“The free flow of labor across national borders has been one of the defining facets of globalization. In recent years, concerns over the effects of increased migration on domestic workforces have led political leaders to consider tightening borders, dramatically altering patterns of human movement. In Asia, this could reverse the brain drain….”
Thank you to the Gender, Women and Sexuality Studies department and the South Asia Center at UW for hosting me. I presented on High-Tech Housewives and my new research on South Asian immigration activism. It was a packed house!
Today, I was featured on NPR’s The Academic Minute as part of Timely Topics Week. In this segment, I discuss family separations in the Trump era. See Family separations (Academic Minute), and additional coverage (Inside Higher Ed).
In a nearly 500-page unanimous decision issued on Sept. 6, India’s highest court affirmed that “whenever the constitutional courts come across a situation of transgression or dereliction in the sphere of fundamental rights which are also the basic human rights of a section, howsoever small part of the society, then it is for the constitutional courts to ensure that constitutional morality prevails over social morality.”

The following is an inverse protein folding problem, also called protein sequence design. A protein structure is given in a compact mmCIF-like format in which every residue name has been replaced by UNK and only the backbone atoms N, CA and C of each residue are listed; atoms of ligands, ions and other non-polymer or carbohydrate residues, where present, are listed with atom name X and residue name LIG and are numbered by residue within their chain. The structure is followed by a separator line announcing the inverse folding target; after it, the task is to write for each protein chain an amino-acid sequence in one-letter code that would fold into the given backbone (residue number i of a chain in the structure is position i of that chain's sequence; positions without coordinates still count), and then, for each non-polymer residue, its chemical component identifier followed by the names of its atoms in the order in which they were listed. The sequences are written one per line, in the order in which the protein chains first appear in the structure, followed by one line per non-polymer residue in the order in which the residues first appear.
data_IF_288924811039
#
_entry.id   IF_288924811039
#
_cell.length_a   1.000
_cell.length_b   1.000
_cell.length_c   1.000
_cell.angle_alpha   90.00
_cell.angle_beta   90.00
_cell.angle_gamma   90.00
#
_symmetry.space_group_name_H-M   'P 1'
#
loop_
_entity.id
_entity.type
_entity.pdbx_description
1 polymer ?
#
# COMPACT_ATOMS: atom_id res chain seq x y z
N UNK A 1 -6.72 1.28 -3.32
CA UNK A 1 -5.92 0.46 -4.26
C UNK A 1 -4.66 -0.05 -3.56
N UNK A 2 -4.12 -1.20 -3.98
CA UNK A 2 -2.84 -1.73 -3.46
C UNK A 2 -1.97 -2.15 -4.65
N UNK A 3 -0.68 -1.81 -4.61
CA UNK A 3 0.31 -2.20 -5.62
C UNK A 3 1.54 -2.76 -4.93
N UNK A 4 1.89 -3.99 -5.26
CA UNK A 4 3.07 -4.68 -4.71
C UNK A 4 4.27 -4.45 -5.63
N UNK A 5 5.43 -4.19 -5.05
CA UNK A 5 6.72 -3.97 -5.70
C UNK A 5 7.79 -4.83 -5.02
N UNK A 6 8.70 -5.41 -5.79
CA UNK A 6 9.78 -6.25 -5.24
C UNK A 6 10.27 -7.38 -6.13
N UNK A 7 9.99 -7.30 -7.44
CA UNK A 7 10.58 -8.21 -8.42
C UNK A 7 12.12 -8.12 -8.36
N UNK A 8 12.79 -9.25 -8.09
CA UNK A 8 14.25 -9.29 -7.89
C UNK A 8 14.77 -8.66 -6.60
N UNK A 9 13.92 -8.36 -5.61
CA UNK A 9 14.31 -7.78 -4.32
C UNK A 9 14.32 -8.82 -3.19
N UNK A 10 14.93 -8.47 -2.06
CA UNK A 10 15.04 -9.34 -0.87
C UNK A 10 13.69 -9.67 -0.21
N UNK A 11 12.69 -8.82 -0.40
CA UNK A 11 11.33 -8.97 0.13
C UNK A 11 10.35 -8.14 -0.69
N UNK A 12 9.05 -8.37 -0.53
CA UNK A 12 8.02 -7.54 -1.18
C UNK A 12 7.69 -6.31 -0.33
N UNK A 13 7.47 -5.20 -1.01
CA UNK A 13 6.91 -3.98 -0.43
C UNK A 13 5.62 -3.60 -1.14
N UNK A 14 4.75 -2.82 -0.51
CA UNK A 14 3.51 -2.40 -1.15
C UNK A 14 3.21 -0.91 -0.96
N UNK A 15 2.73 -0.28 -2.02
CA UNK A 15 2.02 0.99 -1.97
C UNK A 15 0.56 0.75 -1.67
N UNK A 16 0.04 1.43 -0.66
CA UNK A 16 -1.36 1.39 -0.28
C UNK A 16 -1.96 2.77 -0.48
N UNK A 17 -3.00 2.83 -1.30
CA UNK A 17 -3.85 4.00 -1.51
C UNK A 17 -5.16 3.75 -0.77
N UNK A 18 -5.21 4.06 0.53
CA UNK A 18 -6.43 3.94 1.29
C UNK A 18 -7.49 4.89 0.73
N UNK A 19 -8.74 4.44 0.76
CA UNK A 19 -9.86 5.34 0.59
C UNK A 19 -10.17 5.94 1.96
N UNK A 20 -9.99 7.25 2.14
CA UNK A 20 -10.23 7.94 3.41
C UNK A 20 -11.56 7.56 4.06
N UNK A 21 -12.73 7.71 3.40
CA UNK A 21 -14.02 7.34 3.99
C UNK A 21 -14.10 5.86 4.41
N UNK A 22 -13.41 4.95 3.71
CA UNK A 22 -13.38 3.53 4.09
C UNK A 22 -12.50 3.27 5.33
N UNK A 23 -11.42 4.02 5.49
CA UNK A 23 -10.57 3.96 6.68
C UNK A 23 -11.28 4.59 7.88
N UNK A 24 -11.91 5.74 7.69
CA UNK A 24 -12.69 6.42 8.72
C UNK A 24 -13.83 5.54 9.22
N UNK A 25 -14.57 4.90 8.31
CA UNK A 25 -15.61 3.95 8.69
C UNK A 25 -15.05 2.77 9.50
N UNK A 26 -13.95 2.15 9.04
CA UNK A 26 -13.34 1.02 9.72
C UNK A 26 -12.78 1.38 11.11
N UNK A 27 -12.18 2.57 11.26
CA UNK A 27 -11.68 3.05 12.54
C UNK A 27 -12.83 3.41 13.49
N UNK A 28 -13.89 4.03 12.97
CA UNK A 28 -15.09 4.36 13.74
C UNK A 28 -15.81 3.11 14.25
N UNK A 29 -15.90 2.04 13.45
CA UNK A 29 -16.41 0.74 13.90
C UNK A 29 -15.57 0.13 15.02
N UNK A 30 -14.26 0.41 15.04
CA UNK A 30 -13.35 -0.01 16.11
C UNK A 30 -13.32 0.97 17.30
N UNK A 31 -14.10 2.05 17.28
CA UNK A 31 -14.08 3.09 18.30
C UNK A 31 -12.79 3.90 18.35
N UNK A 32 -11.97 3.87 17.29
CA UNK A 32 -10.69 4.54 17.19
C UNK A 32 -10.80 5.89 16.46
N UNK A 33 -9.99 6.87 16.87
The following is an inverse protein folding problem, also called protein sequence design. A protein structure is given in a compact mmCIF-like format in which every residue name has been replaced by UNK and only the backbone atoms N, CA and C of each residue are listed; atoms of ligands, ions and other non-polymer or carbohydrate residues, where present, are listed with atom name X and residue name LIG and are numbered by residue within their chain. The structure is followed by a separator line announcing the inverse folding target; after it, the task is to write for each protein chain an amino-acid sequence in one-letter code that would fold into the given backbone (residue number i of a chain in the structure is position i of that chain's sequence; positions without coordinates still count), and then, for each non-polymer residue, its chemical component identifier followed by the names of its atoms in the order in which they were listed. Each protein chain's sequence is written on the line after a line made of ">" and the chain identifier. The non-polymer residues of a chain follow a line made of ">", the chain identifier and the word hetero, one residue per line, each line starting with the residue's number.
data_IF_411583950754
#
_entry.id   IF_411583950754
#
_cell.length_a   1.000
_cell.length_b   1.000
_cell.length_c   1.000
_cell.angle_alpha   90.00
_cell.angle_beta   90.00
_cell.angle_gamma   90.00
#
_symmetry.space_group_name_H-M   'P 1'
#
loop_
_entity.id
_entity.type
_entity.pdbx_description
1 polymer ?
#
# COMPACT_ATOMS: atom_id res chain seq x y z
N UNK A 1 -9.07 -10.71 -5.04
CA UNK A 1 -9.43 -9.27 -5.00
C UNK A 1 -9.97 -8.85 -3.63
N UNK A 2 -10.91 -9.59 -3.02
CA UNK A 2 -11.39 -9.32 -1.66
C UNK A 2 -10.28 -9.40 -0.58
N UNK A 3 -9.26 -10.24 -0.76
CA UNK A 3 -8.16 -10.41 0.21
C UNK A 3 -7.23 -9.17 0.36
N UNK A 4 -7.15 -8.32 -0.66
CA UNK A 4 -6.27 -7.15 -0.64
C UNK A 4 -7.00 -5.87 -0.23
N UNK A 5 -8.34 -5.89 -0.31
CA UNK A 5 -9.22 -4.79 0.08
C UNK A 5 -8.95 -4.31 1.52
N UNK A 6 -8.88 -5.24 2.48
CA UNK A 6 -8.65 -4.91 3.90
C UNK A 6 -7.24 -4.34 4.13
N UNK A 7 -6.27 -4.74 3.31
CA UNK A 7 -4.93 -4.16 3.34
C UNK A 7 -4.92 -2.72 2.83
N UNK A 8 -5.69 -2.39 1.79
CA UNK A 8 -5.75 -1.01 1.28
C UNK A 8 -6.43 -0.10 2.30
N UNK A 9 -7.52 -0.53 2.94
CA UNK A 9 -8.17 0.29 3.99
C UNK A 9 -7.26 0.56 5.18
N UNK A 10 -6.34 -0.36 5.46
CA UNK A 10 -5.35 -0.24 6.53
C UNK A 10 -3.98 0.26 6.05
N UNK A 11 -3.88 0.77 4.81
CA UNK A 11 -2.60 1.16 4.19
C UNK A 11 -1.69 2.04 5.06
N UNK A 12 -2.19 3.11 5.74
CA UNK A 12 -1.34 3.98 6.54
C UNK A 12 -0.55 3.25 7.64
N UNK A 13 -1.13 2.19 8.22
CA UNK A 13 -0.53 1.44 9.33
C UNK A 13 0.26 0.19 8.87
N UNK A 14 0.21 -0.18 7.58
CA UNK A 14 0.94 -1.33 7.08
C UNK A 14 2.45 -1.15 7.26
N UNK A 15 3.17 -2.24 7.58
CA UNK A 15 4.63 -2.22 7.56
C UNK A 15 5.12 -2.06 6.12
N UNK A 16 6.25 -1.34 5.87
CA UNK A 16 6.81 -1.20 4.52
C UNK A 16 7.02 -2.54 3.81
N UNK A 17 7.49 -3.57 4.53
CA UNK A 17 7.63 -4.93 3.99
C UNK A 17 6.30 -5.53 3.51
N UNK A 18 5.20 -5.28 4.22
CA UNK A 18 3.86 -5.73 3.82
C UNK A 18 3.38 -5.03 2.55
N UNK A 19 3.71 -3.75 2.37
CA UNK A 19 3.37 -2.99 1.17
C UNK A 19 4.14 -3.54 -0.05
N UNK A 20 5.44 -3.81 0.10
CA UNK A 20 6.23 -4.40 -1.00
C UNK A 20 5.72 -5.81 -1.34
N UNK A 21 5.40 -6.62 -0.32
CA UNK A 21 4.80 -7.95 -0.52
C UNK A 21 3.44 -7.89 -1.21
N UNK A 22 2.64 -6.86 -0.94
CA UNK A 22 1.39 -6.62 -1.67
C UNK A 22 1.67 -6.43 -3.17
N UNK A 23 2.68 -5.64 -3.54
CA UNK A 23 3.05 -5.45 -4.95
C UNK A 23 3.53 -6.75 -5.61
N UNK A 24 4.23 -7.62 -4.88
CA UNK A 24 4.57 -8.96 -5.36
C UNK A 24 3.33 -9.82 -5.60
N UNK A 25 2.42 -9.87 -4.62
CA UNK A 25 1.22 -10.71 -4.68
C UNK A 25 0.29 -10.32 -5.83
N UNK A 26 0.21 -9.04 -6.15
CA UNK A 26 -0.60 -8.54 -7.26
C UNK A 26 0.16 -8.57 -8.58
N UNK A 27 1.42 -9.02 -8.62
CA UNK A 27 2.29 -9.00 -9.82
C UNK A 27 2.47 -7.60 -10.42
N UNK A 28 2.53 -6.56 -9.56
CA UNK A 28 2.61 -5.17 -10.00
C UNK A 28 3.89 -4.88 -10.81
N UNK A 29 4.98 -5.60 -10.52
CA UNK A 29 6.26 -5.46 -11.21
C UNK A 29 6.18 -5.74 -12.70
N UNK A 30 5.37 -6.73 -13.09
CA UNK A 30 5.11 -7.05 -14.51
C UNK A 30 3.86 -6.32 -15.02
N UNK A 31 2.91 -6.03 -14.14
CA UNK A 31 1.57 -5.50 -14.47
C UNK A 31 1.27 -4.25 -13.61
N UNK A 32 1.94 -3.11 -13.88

I had the pleasure of reading from my book at Third Place Books Seward Park, in Seattle WA this summer. We had a nice turn out and I got a great shout-out from Seattle’s Independent Weekly, The Stranger!
“On April 24, the United States Citizenship and Immigration Services rang the death knell on work authorization for spouses of high-skilled immigrant workers. Under the direction of the White House, the USCIS conducted an audit of the H-1B guest worker program, specifically to see if it complies with the President’s Buy American, Hire American executive order. In a report submitted to the Senate Judiciary Committee, the director of the USCIS proposed sweeping changes to the program, including removing regulations that would allow the spouses of H-1B workers to obtain work permits.
Despite being an established program for almost thirty years, the H-1B program has become a target for the current administration. The H-1B visa program first came into existence after the passage of the 1990 Immigration Act. As the tech boom of the 1990s and rising fears about “Y2K” created a demand for technically-trained labor, U.S. companies began to seek workers from around the world. The H-1B is given to workers in “specialized and complex” jobs. Typically issued for three to six years, the visa allows employers to hire foreign workers.”